1997 was the year of the volcano (Dante’s Peak, Volcano). 1998 was the year of the Earth-crushing asteroid (Armageddon, Deep Impact). In 2000 it was all about forgettable Mars movies (Mission to Mars, Red Planet). In 2013, it’s all about magicians.
Not since competing magic movies The Prestige and The Illusionist were released in 2006 has there been such attention on illusionists, tricksters, and magic men on the big screen. With three movies about magicians being released over the next few weeks, we’re ready to roll up our sleeves and pull a rabbit out of a hat.
The first magician to hit the big screen is James Franco’s Kansas magician in Oz: The Great and Powerful. Next up, Jim Carrey, Steve Carell, Steve Buscemi and Alan Arkin try their hand at some magic tricks in The Incredible Burt Wonderstone, debuting in theatres on Friday. And finally, Now You See Me featuring some tricky illusionists (Jesse Eisenberg, Isla Fisher, Woody Harrelson, and Dave Franco) who use their magic skills to pull off bank heists appears in theatres in early June.
We’ve pulled together a selection of movie magicians, magic men, illusionists, and sleight of hand artists for our poll. Which magician is your favourite? Cue up “Abracadabra” and click through to vote in our poll!
Though "Scrubs" ended its impressive, nearly decade-long run three years ago, its star Zach Braff has only done a TV cameo here and there, and wowed in the little-seen 2010 Canadian drama The High Cost of Living, but his next part in Oz: The Great and Powerful will be his most visible role in years, even if he is playing a CGI monkey for most of the movie.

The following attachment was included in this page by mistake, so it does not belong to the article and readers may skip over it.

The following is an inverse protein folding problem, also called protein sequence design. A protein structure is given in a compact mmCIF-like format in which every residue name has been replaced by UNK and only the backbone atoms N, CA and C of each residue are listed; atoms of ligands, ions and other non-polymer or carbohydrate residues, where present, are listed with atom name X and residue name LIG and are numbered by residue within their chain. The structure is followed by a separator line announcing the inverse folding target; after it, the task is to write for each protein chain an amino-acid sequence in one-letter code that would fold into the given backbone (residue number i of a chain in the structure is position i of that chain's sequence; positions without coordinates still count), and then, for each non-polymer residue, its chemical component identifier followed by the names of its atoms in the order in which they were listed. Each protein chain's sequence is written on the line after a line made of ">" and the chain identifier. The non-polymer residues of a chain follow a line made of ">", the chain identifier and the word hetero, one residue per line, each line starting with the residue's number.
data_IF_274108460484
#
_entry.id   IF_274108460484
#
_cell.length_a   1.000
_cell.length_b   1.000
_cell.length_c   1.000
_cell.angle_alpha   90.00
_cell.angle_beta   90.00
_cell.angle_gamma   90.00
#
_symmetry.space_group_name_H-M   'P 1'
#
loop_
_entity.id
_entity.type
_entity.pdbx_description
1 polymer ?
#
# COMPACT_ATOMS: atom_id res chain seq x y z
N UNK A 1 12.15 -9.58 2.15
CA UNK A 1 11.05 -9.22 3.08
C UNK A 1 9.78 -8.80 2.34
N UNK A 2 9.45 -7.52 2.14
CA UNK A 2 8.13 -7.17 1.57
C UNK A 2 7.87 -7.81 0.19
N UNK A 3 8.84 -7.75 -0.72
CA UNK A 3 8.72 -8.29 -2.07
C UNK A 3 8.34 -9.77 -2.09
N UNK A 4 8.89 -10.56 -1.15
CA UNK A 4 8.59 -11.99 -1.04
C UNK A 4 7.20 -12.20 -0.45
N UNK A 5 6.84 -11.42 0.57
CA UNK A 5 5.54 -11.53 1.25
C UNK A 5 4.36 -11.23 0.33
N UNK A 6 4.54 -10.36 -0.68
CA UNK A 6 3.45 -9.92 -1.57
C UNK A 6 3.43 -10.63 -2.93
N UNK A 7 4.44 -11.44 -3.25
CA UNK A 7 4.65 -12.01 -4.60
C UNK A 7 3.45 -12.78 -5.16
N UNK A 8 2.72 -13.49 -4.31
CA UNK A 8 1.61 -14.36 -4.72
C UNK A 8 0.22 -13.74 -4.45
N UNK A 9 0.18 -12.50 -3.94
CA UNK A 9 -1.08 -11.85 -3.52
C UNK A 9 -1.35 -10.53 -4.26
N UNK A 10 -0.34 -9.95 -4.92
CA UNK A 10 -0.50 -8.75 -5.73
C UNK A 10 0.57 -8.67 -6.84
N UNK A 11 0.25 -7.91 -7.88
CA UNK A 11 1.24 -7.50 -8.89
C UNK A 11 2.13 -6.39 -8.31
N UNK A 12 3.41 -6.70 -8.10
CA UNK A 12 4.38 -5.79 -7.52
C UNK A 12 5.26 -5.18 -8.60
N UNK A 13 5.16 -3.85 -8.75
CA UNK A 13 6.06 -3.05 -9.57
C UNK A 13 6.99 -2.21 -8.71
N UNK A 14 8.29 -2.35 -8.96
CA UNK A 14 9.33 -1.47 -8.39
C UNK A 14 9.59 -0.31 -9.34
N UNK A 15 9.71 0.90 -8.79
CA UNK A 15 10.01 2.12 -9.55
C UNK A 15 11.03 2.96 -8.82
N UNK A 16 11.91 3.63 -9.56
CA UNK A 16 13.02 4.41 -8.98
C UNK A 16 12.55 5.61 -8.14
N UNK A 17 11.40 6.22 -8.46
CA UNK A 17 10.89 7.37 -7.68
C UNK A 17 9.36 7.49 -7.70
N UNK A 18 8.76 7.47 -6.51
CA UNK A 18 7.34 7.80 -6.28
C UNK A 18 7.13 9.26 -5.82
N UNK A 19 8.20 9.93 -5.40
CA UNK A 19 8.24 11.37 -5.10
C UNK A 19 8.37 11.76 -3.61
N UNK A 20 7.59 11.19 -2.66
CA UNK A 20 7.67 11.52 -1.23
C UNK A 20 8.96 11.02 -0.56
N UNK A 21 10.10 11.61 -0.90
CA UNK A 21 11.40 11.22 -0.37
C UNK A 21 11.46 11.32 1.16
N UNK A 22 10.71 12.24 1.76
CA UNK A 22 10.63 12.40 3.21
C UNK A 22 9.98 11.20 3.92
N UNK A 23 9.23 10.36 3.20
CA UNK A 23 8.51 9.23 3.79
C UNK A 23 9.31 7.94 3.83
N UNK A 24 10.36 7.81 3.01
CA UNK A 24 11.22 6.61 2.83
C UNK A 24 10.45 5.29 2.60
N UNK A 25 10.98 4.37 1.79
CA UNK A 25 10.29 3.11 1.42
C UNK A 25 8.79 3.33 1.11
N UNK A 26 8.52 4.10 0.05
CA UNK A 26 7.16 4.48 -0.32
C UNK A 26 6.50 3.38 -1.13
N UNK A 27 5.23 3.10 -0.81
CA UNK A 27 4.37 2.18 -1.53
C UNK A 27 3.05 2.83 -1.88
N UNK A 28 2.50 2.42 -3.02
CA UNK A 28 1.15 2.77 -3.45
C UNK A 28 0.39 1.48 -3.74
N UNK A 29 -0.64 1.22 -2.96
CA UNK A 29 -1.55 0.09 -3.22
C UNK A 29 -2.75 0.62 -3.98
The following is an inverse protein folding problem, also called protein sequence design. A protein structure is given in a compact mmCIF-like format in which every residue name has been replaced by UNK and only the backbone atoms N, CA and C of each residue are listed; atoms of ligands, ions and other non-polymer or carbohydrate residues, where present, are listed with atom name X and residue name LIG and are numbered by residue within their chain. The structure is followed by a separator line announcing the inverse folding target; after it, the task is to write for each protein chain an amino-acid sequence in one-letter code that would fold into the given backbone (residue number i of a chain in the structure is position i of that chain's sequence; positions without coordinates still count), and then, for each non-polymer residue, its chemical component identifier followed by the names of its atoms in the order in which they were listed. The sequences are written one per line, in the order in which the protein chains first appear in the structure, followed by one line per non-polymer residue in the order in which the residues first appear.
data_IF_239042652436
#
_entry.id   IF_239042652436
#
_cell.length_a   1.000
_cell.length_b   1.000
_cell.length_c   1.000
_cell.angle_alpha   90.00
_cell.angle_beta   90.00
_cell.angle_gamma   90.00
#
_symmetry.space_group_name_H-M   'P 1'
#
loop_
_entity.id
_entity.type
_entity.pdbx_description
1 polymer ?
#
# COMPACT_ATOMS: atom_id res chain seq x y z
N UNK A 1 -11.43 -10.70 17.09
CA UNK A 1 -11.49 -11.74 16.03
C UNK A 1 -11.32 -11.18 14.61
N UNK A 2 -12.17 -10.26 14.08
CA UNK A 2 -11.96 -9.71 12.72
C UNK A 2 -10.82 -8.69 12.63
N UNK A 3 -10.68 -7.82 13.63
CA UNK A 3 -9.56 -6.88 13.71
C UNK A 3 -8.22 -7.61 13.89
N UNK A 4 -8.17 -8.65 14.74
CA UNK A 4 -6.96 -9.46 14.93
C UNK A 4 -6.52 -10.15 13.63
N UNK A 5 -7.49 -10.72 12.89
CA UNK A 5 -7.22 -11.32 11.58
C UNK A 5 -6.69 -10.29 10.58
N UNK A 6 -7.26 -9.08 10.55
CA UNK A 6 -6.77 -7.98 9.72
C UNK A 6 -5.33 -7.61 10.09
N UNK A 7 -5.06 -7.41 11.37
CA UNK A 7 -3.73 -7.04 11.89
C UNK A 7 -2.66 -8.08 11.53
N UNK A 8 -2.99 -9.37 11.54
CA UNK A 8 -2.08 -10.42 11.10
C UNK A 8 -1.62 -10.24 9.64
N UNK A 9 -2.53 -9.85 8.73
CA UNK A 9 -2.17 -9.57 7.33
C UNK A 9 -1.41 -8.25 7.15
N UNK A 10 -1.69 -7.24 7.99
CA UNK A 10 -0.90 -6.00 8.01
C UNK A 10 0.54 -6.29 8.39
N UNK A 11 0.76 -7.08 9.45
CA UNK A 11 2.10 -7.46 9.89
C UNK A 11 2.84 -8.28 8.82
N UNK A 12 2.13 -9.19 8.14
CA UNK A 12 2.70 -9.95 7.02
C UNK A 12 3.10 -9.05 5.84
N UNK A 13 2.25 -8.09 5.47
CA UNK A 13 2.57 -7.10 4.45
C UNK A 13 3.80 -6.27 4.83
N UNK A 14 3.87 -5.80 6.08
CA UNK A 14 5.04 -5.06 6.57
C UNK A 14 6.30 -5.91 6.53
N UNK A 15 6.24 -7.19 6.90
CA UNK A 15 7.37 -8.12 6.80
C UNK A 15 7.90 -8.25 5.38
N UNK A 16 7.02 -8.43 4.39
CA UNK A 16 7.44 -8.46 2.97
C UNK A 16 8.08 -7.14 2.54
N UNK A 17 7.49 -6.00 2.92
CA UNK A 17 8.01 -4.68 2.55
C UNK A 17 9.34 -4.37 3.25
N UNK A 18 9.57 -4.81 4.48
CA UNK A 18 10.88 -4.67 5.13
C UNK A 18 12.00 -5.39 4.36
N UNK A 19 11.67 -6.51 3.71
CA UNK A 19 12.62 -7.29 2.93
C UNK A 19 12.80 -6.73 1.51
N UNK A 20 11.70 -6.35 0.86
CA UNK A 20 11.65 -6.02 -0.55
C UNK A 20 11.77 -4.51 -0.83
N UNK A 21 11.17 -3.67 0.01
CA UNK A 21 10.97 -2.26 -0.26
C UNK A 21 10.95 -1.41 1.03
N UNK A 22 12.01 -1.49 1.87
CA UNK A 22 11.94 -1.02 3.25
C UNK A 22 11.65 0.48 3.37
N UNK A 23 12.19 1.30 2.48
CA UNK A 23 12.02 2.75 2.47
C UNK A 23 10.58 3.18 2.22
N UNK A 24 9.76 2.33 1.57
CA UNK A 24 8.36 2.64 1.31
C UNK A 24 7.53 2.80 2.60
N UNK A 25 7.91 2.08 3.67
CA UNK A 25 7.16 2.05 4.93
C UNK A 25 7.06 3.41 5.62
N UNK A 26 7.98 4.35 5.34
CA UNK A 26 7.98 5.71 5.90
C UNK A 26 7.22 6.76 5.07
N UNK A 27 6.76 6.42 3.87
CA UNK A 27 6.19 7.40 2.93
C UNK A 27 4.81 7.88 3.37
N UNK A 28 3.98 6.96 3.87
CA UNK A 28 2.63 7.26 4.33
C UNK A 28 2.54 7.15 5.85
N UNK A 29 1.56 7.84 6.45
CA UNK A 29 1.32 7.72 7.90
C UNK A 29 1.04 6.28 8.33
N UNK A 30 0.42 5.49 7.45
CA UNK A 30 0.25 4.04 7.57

The actor plays mutton-chopped assistant Frank, who helps James Franco's small-time charlatan with big-time dreams pull off carnival shows in the black and white Kansas-set opening, and then turns into Oz's flying primate pal Finley when the top-hatted magician blows into the wondrous, chromatic town that bears his name.
It's a candy-coloured, 3D world that director Sam Raimi creates for the prequel to The Wizard of Oz and Braff admitted he was enchanted by the elaborate sets where he and Franco filmed many playful scenes together and, considering the dazzling visuals audiences are treated to, it's easy to see why.
We got the chance to speak with Braff about monkeying around, following the yellow brick road and what makes Raimi's Oz so great and powerful. Watch our interview now!